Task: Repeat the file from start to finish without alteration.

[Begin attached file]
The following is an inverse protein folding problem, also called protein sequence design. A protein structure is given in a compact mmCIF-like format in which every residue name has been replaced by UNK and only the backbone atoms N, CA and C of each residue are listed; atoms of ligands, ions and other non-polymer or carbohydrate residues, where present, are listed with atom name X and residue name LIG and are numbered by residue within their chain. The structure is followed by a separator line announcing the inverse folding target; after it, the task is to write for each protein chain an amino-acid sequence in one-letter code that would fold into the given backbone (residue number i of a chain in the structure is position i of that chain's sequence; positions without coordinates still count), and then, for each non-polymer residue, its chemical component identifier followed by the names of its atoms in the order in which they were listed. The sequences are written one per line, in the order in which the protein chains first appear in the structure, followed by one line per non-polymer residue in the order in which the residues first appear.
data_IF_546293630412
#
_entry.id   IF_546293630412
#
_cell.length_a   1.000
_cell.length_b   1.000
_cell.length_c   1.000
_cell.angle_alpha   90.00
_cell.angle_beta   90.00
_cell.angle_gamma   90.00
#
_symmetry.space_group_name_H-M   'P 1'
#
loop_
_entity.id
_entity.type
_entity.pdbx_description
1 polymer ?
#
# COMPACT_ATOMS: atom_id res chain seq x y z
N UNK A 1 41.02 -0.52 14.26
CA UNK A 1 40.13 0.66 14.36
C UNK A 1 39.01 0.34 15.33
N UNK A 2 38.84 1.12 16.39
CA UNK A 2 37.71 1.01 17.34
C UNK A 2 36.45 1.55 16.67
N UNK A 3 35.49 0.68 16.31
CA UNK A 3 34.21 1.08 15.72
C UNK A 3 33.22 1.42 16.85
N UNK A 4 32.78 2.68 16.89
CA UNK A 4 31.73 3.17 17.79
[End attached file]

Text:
The following is an inverse protein folding problem, also called protein sequence design. A protein structure is given in a compact mmCIF-like format in which every residue name has been replaced by UNK and only the backbone atoms N, CA and C of each residue are listed; atoms of ligands, ions and other non-polymer or carbohydrate residues, where present, are listed with atom name X and residue name LIG and are numbered by residue within their chain. The structure is followed by a separator line announcing the inverse folding target; after it, the task is to write for each protein chain an amino-acid sequence in one-letter code that would fold into the given backbone (residue number i of a chain in the structure is position i of that chain's sequence; positions without coordinates still count), and then, for each non-polymer residue, its chemical component identifier followed by the names of its atoms in the order in which they were listed. The sequences are written one per line, in the order in which the protein chains first appear in the structure, followed by one line per non-polymer residue in the order in which the residues first appear.
data_IF_546293630412
#
_entry.id   IF_546293630412
#
_cell.length_a   1.000
_cell.length_b   1.000
_cell.length_c   1.000
_cell.angle_alpha   90.00
_cell.angle_beta   90.00
_cell.angle_gamma   90.00
#
_symmetry.space_group_name_H-M   'P 1'
#
loop_
_entity.id
_entity.type
_entity.pdbx_description
1 polymer ?
#
# COMPACT_ATOMS: atom_id res chain seq x y z
N UNK A 1 41.02 -0.52 14.26
CA UNK A 1 40.13 0.66 14.36
C UNK A 1 39.01 0.34 15.33
N UNK A 2 38.84 1.12 16.39
CA UNK A 2 37.71 1.01 17.34
C UNK A 2 36.45 1.55 16.67
N UNK A 3 35.49 0.68 16.31
CA UNK A 3 34.21 1.08 15.72
C UNK A 3 33.22 1.42 16.85
N UNK A 4 32.78 2.68 16.89
CA UNK A 4 31.73 3.17 17.79